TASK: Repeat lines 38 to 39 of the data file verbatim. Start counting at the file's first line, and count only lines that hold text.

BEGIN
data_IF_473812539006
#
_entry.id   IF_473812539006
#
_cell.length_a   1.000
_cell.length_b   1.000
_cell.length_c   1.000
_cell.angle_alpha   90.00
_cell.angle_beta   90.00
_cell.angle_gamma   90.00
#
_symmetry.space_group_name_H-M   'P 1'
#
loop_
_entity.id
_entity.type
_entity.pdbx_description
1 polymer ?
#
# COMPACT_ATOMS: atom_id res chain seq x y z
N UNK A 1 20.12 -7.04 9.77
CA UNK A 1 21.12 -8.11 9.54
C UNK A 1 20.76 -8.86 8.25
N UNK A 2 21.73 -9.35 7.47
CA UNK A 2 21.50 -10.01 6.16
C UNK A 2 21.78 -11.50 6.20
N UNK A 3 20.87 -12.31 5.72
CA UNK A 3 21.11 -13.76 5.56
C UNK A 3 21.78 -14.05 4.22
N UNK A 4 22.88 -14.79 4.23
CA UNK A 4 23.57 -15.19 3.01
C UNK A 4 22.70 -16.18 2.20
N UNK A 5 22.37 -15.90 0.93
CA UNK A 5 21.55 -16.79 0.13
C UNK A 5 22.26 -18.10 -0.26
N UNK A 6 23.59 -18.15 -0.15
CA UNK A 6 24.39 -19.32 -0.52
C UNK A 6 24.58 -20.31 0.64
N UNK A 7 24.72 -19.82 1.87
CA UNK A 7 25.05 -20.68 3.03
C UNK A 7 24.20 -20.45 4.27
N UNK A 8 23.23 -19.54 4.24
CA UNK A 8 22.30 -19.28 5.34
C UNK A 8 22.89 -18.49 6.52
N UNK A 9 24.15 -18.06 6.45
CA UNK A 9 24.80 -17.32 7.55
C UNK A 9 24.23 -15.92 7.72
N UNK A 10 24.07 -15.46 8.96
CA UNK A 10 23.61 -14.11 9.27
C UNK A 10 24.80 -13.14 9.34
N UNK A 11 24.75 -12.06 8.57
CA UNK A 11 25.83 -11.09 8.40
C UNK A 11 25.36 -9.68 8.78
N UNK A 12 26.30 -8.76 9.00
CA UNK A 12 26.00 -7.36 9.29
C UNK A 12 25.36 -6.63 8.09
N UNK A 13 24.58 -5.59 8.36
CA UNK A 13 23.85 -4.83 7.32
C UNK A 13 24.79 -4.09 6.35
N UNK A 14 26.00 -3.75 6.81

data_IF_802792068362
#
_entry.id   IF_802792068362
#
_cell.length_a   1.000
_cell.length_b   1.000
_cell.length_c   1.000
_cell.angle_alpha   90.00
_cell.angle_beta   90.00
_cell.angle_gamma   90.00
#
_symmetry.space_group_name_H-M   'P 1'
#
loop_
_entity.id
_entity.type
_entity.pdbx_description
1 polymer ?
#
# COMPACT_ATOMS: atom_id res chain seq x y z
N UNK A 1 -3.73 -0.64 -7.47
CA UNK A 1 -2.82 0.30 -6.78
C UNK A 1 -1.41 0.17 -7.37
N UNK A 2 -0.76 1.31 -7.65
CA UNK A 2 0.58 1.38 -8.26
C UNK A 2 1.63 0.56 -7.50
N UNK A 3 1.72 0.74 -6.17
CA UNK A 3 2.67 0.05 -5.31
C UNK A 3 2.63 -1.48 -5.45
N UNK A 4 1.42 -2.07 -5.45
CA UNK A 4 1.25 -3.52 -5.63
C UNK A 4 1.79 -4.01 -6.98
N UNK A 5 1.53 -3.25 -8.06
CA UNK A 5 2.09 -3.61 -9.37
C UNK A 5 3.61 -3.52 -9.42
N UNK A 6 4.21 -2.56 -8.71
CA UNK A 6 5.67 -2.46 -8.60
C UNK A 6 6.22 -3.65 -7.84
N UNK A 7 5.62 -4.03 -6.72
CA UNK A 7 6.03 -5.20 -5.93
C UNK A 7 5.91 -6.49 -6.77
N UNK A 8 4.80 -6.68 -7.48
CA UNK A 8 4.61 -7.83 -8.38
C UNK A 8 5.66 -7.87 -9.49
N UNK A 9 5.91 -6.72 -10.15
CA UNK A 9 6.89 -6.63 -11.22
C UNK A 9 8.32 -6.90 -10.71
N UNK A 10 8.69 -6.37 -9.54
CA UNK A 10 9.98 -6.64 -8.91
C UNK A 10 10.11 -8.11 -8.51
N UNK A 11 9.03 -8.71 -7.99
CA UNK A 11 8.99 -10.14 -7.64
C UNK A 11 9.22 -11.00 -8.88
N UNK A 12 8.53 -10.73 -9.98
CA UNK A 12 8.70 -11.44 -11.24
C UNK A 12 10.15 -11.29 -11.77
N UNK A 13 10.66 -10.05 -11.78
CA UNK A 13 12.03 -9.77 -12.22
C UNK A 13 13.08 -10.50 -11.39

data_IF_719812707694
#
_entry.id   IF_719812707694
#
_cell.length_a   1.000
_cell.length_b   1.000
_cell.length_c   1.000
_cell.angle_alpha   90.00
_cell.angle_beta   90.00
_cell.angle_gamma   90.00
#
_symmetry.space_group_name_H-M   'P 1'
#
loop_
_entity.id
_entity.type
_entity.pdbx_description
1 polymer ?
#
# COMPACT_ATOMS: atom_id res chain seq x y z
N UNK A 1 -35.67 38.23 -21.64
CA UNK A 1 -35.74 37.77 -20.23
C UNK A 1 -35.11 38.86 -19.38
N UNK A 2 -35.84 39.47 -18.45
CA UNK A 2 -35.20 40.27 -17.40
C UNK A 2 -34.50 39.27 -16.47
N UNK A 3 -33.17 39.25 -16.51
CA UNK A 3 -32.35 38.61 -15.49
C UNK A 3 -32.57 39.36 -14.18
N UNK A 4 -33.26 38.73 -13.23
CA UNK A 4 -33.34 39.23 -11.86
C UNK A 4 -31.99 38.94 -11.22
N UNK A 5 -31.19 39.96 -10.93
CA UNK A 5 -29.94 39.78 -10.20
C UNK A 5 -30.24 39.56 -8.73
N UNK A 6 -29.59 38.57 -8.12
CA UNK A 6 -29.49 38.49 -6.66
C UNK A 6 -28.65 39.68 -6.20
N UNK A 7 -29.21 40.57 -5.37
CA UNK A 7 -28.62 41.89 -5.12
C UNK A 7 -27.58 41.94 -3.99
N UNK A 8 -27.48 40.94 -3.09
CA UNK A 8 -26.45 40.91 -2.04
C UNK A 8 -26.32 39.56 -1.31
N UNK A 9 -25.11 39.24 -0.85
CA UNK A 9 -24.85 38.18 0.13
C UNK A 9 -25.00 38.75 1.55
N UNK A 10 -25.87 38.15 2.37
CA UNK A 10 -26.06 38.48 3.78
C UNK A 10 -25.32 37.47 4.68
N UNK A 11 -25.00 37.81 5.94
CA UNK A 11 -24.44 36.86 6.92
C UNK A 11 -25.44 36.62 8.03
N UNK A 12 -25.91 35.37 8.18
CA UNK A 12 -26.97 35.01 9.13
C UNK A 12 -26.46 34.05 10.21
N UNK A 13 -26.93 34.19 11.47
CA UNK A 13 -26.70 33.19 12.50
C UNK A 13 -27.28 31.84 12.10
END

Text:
C UNK A 6 24.58 -20.31 0.64
N UNK A 7 24.72 -19.82 1.87